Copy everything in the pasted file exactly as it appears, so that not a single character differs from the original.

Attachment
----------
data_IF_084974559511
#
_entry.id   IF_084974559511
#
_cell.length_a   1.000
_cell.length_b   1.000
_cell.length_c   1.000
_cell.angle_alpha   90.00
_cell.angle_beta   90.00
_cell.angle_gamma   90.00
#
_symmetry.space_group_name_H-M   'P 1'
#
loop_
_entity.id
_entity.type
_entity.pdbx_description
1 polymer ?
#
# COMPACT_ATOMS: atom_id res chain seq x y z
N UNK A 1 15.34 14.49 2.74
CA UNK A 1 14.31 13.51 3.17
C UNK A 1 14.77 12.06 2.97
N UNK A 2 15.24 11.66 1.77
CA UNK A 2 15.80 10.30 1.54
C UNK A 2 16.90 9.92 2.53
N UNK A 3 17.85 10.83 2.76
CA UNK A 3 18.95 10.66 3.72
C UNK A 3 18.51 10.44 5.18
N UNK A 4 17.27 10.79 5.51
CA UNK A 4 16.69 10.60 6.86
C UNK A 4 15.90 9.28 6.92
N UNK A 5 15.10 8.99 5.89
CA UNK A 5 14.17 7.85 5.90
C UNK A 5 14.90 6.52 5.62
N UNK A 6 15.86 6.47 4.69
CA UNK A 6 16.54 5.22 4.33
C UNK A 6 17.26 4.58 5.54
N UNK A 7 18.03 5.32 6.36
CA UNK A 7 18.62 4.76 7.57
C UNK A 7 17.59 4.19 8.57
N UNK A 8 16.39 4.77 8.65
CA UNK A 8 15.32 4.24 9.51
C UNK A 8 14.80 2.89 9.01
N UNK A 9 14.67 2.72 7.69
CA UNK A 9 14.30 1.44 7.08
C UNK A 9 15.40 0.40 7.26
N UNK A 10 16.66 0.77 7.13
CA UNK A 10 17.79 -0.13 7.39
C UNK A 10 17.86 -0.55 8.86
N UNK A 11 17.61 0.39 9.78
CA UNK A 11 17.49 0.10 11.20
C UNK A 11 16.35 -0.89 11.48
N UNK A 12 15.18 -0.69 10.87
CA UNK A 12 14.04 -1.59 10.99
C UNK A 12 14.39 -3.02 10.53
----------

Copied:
data_IF_084974559511
#
_entry.id   IF_084974559511
#
_cell.length_a   1.000
_cell.length_b   1.000
_cell.length_c   1.000
_cell.angle_alpha   90.00
_cell.angle_beta   90.00
_cell.angle_gamma   90.00
#
_symmetry.space_group_name_H-M   'P 1'
#
loop_
_entity.id
_entity.type
_entity.pdbx_description
1 polymer ?
#
# COMPACT_ATOMS: atom_id res chain seq x y z
N UNK A 1 15.34 14.49 2.74
CA UNK A 1 14.31 13.51 3.17
C UNK A 1 14.77 12.06 2.97
N UNK A 2 15.24 11.66 1.77
CA UNK A 2 15.80 10.30 1.54
C UNK A 2 16.90 9.92 2.53
N UNK A 3 17.85 10.83 2.76
CA UNK A 3 18.95 10.66 3.72
C UNK A 3 18.51 10.44 5.18
N UNK A 4 17.27 10.79 5.51
CA UNK A 4 16.69 10.60 6.86
C UNK A 4 15.90 9.28 6.92
N UNK A 5 15.10 8.99 5.89
CA UNK A 5 14.17 7.85 5.90
C UNK A 5 14.90 6.52 5.62
N UNK A 6 15.86 6.47 4.69
CA UNK A 6 16.54 5.22 4.33
C UNK A 6 17.26 4.58 5.54
N UNK A 7 18.03 5.32 6.36
CA UNK A 7 18.62 4.76 7.57
C UNK A 7 17.59 4.19 8.57
N UNK A 8 16.39 4.77 8.65
CA UNK A 8 15.32 4.24 9.51
C UNK A 8 14.80 2.89 9.01
N UNK A 9 14.67 2.72 7.69
CA UNK A 9 14.30 1.44 7.08
C UNK A 9 15.40 0.40 7.26
N UNK A 10 16.66 0.77 7.13
CA UNK A 10 17.79 -0.13 7.39
C UNK A 10 17.86 -0.55 8.86
N UNK A 11 17.61 0.39 9.78
CA UNK A 11 17.49 0.10 11.20
C UNK A 11 16.35 -0.89 11.48
N UNK A 12 15.18 -0.69 10.87
CA UNK A 12 14.04 -1.59 10.99
C UNK A 12 14.39 -3.02 10.53